Preheat oven to 425 degrees F and position a rack in the middle of the oven. Place a 9 or 10-inch cast iron skillet or a heavy-duty round metal baking tin on the rack. Let it heat up while the batter is prepared, at least 20 minutes.

In a medium bowl, whisk together 1 1/4 cups of the cornmeal, the flour, sugar, baking powder, baking soda, and salt.

In a small saucepan, bring 1/2 up water to a boil. Once at a boil, combine with 1/2 cup of the cornmeal in a large bowl. Stir until the mixture becomes a thick mush. Once the mixture has cooled slightly, add in the buttermilk, sour cream and eggs. Using a whisk, mix to blend.

At this point, if the oven and pan are fully heated, sprinkle the dry ingredients over the wet corn mixture and mix with a wooden spoon until just blended; do not overmix.

Remove the hot pan from the oven and add the butter pieces, carefully swirling the butter around as it melts to completely coat the pan. (My butter didn’t brown at all, but if it does, that’s fine.) Immediately pour the melted butter over the batter. Stir briefly just to combine in the butter. Scrape the batter into the hot pan, and smooth out the top.

Bake until the cornbread’s browned edges begin to pull away from the sides of the pan, and the bread is golden on top, about 18 to 22 minutes. Remove from the oven and let cool briefly for a minute. After loosening the edges, turn the bread out on to a rack to cool for a few minutes. Serve hot, with butter.

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Written by Amy

March 14, 2013 at 6:03 am

Posted in Breads

Tagged with , , ,

18 Responses

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  1. Your cornbread looks perfect! Great for a picnic or along with some chili :)

    Little Kitchie

    March 14, 2013 at 7:29 am

  2. Jiffy holds a dear place in my heart as well. That’s all I ate growing up. Every now and then I still go buy a box just because I can.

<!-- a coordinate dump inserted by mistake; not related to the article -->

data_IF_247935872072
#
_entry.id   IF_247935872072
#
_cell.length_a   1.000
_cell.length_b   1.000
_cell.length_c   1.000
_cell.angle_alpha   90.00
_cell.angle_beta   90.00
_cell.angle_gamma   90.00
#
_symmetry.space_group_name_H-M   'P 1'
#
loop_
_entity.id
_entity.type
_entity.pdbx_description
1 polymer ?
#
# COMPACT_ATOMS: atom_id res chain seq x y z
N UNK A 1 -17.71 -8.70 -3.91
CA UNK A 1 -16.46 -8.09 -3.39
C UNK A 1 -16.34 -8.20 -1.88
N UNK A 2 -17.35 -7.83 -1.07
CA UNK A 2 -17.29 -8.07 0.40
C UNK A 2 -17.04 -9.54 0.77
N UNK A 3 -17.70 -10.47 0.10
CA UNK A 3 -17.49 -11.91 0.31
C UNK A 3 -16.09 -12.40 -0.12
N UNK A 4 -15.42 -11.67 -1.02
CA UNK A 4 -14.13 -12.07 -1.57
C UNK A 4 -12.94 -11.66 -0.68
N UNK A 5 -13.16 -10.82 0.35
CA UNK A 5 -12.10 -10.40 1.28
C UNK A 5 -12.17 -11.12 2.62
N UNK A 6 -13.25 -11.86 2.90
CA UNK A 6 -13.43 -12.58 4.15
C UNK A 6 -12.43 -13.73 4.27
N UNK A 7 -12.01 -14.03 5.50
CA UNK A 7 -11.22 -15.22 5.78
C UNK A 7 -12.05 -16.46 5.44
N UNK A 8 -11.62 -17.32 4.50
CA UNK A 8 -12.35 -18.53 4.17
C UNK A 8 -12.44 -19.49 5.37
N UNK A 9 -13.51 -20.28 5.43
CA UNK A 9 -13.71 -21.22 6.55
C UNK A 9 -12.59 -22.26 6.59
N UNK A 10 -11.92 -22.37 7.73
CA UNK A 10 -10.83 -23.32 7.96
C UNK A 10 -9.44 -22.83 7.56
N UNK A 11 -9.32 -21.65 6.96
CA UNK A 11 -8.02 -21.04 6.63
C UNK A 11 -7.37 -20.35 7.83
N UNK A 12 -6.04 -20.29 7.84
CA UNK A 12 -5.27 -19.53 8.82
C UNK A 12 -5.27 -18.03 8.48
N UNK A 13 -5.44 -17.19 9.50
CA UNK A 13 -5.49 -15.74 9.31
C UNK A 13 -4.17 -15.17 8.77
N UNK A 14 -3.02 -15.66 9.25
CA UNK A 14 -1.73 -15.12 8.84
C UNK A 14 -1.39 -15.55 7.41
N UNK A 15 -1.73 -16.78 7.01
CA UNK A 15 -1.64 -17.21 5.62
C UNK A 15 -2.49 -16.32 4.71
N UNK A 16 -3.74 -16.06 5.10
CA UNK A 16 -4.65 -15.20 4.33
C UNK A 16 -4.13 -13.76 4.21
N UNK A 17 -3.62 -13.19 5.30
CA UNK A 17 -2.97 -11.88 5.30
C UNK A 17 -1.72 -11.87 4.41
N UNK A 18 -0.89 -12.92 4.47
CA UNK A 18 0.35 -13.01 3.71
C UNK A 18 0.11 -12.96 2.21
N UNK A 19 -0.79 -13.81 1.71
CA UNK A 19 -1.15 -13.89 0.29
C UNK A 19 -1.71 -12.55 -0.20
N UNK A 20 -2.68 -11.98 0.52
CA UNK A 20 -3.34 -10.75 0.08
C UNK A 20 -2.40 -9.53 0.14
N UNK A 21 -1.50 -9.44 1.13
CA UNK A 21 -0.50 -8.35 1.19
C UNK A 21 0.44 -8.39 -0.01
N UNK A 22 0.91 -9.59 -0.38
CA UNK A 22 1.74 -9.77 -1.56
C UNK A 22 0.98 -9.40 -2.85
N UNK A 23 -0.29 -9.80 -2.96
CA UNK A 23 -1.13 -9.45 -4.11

Isn’t the southern stuff just a whole new kind of bread? I swear they’re hardly comparable. I can see why people get so passionate about it. I notice I prefer the sweeter Jiffy-esque stuff of my youth, but generally make the southern stuff. It justifies a heartier drizzle of honey. Such a solid recipe, though. It looks great!

    Michelle

    March 14, 2013 at 8:31 am

    • I think I’m in the same place right now– I’ll make more of the Southern version, but the sweet Jiffy-esque business is closer in my heart. And thank you!

      Amy

      March 14, 2013 at 11:03 am

  3. This does look good, I have to hand it to Charles. It must be the buttermilk AND sour cream. And your chicken tagine caught my eye, my preserved lemons are just about ready and I’ve been fishing around for a good recipe to use them in!

    • Hmm, that tagine doesn’t call for any preserved lemons, unlike most traditional tagines. But I do hope you make one—I’ve been wanting to try a version with some preserved lemons for a while too.

      Amy

      March 14, 2013 at 2:50 pm

  4. I used to think that I didn’t like cornbread, but then tried it a couple of years ago at a restaurant and totally fell in love. I’m not sure if the recipe that I use is “right” or not (I can’t remember the flour to cornbread ratios), but I do know that it tastes mighty fine still warm with a pat of butter and a drizzle of honey. This one looks fabulous too!
    Oh, and I once had cornbread at a restaurant that had been grilled and buttered – amazing!

    • Oooph grilled and buttered cornbread sounds amazing. And there really isn’t a right or wrong way to make cornbread, it just depends on which part of America/the world you’re in. ;)

      Amy

      March 14, 2013 at 2:52 pm

  5. I definitely agree that a lot of people seem to cling pretty tightly to their early taste memories. Chris grew up eating Kraft macaroni and cheese, and to this day, it’s his gold standard to which all other macaroni and cheese can never compare, hahaha. And admittedly, I love the cornbread I grew up eating, more cake-like than corn-y, and always sweet.